JAMES WALTER FITZGIBBON (1915-1985)
Fitzgibbon was born in Omaha NB. The family moved to upstate New York where Fitzgibbon completed studies at Onondaga Valley Academy in 1932. The following year he graduated from Syracuse Central High School. In 1933, he entered Syracuse University’s School of Architecture as a Gifford Scholarship student and graduated with a Bachelors of Architecture in 1938. Fitzgibbon earned a Masters in Architecture from the University of Pennsylvania in 1939, where he won the Warren Prize and was a finalist for the Rome Prize. In November 1940, Fitzgibbon married fellow Syracuse student Margaret Inez Crosby of Falconer NY.
His first job was four years as a designer with United Engineers and Constructors in Philadelphia. In 1944, he was appointed associate architect for campus planning at the University of Oklahoma in Norman and also taught as an assistant professor in the School of Architecture.
In 1948, Fitzgibbon, Waugh, Matsumoto and others left Oklahoma with Henry Kamphoefner to establish the NCSU School of Design.
On his way to NCSU in the summer of 1948, Fitzgibbon met R. Buckminster Fuller at Black Mountain College. Fuller was the inventor of many geodesic dome applications. In 1955, Fuller and Fitzgibbon and architect/engineer T. C. Howard formed Synergetics, Inc. to focus on commercial dome projects and applications for military, governmental and commercial clients. Fuller left Synergetics in 1958 and T. C. Howard became the firm’s owner.
Fitzgibbon and Duncan Stewart and several other NC State professors formed Skybreak Carolina Corp to research geodesic domes.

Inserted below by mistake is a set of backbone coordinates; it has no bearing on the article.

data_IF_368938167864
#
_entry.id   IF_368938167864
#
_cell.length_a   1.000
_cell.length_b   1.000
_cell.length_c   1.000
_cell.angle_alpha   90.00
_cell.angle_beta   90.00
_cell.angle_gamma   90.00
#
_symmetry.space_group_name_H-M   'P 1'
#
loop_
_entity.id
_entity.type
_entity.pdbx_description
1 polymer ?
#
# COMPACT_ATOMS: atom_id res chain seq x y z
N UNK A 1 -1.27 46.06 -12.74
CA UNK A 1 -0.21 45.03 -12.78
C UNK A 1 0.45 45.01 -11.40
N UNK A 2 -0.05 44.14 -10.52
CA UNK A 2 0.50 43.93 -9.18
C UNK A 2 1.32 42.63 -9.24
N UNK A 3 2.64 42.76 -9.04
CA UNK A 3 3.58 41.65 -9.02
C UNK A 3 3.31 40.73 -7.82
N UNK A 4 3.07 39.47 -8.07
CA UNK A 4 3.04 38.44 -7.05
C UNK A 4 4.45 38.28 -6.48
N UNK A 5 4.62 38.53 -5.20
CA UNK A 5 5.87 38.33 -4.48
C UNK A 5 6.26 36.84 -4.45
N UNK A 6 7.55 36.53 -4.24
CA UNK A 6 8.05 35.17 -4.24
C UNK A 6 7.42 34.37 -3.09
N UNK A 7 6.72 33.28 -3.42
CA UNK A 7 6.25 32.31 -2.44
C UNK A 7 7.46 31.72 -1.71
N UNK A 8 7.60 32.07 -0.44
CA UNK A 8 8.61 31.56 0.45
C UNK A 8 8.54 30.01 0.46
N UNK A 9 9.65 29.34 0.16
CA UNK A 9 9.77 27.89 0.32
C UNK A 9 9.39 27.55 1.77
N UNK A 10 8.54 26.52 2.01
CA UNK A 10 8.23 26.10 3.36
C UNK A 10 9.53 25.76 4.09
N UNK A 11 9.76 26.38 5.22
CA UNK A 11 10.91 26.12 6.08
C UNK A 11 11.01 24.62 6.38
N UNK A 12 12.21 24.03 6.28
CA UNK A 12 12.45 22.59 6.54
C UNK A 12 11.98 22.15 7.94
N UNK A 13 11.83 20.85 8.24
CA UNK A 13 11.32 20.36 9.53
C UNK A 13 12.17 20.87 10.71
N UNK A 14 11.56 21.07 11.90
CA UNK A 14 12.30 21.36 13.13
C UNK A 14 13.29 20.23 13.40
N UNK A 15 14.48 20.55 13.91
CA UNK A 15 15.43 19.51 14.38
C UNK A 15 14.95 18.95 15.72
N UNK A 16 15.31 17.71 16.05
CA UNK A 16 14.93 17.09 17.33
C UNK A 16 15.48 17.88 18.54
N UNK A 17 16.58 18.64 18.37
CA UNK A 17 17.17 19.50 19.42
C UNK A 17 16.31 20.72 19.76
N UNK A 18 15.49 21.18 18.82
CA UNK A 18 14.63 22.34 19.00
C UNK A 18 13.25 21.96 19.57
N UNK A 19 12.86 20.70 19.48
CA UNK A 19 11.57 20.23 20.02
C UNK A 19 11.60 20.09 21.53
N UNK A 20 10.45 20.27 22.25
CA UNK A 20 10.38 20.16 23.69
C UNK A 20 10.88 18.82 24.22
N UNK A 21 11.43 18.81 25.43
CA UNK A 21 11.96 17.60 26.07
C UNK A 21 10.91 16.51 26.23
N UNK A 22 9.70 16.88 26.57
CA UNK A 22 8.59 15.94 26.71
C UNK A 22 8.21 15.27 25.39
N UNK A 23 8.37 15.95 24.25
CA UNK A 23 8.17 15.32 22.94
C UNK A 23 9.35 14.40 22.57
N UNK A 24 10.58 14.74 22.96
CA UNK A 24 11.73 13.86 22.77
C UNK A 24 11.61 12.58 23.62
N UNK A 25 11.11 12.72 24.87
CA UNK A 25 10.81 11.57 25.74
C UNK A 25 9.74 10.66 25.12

Fitzgibbon and Fuller worked on the Old Man River Project, an $800 million urban renewal conceptual city designed to house 30,000-50,000 people under a massive dome in East St. Louis IL that was never built.
Fitzgibbon served as the associate architect for campus planning and an assistant professor of architecture before becoming a full professor in 1953. In 1968, Fitzgibbon took a leave of absence from NCSU and Synergetics to teach as a visiting professor of Architecture at Washington University in St. Louis. He stayed there for the rest of his life, except for visiting professorships at the University of California-Berkeley and Harvard University.
Fitzgibbon also had some of his work exhibited at the Museum of Modern Art. A show called Visionary Architecture featured his drawing of a city built in several stories over the Hudson River between NYC and New Jersey. In the exhibit, his drawing was placed between Frank Lloyd Wright and Louis Kahn, his professor at the University of Pennsylvania.